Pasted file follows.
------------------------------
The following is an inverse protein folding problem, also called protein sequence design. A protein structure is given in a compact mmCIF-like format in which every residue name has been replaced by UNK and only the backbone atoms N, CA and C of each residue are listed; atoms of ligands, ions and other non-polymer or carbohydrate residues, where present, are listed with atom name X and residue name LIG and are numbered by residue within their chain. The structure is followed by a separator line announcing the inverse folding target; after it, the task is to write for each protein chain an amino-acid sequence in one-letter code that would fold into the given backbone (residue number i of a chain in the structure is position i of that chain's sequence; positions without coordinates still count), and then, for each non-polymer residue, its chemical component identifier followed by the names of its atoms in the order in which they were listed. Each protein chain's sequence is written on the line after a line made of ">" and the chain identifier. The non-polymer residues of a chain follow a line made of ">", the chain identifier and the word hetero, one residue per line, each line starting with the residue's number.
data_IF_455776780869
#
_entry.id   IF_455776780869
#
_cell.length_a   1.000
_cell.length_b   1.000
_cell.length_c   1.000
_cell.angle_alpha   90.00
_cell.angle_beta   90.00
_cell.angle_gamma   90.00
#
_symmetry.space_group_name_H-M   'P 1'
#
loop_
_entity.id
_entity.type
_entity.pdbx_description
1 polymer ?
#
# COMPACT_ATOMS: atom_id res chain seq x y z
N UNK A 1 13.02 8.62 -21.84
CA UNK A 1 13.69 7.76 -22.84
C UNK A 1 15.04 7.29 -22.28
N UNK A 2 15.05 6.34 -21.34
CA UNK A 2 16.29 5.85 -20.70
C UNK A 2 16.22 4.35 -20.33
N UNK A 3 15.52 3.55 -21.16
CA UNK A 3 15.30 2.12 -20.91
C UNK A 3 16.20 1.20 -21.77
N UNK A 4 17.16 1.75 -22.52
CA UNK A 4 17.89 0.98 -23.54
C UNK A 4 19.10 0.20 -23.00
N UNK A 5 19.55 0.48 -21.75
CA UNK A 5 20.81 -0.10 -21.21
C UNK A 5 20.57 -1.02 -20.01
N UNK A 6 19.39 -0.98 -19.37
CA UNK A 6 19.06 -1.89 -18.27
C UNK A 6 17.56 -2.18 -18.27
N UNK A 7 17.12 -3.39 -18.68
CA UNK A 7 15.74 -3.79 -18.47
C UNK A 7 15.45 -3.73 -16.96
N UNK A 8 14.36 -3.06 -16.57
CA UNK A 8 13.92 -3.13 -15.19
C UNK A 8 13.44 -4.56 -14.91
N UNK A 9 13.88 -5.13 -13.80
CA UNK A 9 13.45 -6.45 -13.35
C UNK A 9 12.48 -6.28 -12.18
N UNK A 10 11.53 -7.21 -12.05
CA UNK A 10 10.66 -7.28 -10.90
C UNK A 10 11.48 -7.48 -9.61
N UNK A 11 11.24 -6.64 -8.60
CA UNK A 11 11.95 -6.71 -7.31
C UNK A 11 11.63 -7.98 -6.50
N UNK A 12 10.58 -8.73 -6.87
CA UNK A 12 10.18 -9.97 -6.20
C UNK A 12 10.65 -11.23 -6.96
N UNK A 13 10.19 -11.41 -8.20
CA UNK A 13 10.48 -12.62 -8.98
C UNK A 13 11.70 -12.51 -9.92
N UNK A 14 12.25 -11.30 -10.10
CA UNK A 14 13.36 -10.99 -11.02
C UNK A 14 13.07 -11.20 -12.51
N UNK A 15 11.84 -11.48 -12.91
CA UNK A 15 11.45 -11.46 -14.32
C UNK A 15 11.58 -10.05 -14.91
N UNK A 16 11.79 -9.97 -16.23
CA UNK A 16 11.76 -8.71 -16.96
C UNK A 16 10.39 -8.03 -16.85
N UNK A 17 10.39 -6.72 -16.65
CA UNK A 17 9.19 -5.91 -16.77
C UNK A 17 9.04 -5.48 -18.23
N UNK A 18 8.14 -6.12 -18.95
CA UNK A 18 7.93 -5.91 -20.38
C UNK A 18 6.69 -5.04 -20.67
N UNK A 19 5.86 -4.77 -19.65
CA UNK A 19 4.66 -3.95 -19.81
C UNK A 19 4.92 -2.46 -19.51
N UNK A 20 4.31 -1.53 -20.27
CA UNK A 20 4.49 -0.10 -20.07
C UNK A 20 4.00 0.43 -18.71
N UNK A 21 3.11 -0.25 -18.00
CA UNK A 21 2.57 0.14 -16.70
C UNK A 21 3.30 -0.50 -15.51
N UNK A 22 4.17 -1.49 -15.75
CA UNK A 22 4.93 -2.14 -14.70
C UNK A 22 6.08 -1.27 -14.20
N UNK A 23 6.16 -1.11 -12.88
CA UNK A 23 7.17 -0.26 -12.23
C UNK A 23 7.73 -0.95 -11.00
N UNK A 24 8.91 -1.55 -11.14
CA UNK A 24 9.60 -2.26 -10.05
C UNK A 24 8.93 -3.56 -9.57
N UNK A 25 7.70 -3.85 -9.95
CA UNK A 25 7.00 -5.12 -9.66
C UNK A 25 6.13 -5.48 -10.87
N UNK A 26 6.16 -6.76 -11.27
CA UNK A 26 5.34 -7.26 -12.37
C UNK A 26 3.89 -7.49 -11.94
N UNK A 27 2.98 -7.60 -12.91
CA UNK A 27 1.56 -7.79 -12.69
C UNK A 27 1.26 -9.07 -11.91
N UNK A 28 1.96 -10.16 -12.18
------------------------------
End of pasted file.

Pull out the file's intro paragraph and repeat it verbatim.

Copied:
The following is an inverse protein folding problem, also called protein sequence design. A protein structure is given in a compact mmCIF-like format in which every residue name has been replaced by UNK and only the backbone atoms N, CA and C of each residue are listed; atoms of ligands, ions and other non-polymer or carbohydrate residues, where present, are listed with atom name X and residue name LIG and are numbered by residue within their chain. The structure is followed by a separator line announcing the inverse folding target; after it, the task is to write for each protein chain an amino-acid sequence in one-letter code that would fold into the given backbone (residue number i of a chain in the structure is position i of that chain's sequence; positions without coordinates still count), and then, for each non-polymer residue, its chemical component identifier followed by the names of its atoms in the order in which they were listed. Each protein chain's sequence is written on the line after a line made of ">" and the chain identifier. The non-polymer residues of a chain follow a line made of ">", the chain identifier and the word hetero, one residue per line, each line starting with the residue's number.